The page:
John Stewart Mill, On Liberty.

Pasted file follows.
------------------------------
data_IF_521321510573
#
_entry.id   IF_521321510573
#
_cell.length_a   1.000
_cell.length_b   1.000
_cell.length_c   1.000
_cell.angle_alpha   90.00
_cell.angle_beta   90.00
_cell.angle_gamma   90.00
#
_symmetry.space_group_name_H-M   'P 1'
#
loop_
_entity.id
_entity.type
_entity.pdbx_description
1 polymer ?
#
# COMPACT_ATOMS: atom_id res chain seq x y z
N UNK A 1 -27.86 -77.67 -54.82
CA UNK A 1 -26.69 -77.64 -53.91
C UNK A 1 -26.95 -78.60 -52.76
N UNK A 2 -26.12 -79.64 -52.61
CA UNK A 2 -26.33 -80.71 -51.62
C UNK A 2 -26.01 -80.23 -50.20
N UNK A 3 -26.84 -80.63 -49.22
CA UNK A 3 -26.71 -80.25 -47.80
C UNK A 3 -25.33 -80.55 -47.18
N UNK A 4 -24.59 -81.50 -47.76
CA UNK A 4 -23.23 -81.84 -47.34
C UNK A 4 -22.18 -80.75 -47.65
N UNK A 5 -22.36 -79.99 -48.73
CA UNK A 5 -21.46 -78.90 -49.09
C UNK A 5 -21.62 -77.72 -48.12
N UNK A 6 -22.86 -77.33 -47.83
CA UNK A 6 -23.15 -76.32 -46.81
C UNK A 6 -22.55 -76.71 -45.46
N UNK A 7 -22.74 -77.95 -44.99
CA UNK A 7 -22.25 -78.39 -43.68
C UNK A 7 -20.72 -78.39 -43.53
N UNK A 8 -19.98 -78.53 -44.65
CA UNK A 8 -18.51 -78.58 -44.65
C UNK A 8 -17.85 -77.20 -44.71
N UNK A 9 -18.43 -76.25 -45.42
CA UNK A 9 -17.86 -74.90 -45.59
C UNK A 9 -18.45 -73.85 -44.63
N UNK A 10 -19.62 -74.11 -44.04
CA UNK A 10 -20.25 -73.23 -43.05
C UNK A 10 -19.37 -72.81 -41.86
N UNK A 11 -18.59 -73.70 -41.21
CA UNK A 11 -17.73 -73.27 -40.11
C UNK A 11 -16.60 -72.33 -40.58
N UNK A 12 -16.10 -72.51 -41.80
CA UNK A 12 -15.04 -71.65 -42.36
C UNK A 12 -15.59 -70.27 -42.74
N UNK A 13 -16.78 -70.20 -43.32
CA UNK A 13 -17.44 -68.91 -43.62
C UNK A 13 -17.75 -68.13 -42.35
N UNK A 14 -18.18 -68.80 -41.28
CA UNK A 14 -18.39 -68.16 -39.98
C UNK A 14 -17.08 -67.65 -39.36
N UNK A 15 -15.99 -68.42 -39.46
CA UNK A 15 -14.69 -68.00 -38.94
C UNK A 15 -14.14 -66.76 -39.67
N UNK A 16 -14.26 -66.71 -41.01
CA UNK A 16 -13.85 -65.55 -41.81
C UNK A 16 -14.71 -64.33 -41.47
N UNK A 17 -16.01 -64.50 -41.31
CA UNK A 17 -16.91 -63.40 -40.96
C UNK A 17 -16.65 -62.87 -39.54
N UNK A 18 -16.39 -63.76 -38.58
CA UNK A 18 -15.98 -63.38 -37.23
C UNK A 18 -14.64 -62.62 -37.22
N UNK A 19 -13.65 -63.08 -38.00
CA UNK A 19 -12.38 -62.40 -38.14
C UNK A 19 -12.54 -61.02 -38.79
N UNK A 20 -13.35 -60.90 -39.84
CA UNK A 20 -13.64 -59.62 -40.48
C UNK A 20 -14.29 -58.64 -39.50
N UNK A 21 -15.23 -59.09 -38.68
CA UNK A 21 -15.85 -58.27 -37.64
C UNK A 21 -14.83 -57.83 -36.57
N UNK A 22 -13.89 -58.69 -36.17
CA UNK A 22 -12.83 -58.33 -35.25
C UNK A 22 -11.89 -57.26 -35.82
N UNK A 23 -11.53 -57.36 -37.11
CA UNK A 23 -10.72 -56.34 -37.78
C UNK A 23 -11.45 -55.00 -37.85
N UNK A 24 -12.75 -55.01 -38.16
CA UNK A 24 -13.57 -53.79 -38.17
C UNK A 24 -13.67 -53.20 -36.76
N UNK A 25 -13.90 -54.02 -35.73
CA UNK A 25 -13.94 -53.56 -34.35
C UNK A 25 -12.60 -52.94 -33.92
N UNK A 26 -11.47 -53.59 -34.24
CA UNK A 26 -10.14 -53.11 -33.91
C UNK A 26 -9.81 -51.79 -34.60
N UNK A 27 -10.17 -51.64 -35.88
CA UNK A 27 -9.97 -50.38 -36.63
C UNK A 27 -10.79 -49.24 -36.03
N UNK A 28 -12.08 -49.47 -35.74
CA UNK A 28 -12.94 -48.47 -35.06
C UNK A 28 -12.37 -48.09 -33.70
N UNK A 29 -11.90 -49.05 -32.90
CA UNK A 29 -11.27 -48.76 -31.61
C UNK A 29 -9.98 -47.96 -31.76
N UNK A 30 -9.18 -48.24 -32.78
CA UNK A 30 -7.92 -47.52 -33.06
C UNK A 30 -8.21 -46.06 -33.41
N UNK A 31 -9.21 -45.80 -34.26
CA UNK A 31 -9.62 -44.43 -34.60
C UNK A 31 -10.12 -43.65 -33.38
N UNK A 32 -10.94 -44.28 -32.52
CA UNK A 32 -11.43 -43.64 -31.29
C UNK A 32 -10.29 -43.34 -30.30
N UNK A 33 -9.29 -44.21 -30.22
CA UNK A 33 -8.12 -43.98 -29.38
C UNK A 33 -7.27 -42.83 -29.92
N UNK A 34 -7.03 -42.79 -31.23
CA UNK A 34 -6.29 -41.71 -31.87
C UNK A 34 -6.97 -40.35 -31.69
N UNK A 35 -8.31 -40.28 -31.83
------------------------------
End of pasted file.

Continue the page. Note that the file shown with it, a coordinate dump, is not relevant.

In his essay "On Liberty", Mill suggests that the government shouldn't act by the appeal of the people and their wants because the public shouldn't have the authority of force over their elected governor. The government is much more unsafe when it relies on unreliable public belief. Definitely, public opinion and belief is the well-liked response of mankind, but making this opinion requires suppressing a lot of others. This error of minority opinions is very upsetting to the public whether the opinions are right or not. If a suppressed opinion is right, of course the public will not be seeing the truth. However, if the suppressed opinion is wrong, the danger in its loss is often more vital. If a minority opinion can be wrong, it leads to "the clearer perception and livelier impression of truth." The opinion of the majority does not have to be correct, it can be wrong or biased. As for the majority, it has no true authority and no absolute certainty for it to have guaranteed opinions. The imperfection of majority opinions is shown by examples through looking at past history, according to Mill. Past popular opinion has often been rejected by today's society, and there is no agreement or assurance that present popular opinion may not also be discarded by the future societies. Individuals can only form the most intelligent, educated opinions that they are capable of, but they shouldn't force those opinions on the whole of society unless they are sure of their truth. Mill believes that in order to make good decisions, men must go through debate, understanding and knowledge. Fair men keep their mind open and accept all new ideas and search for contrasting arguments for comparing and contrasting between ideas, realizing how important it is to have a devil's advocate in a discussion. To Mill, a fact must be held up to discussion or "it will be held as a dead dogma, not a living truth.". He believes...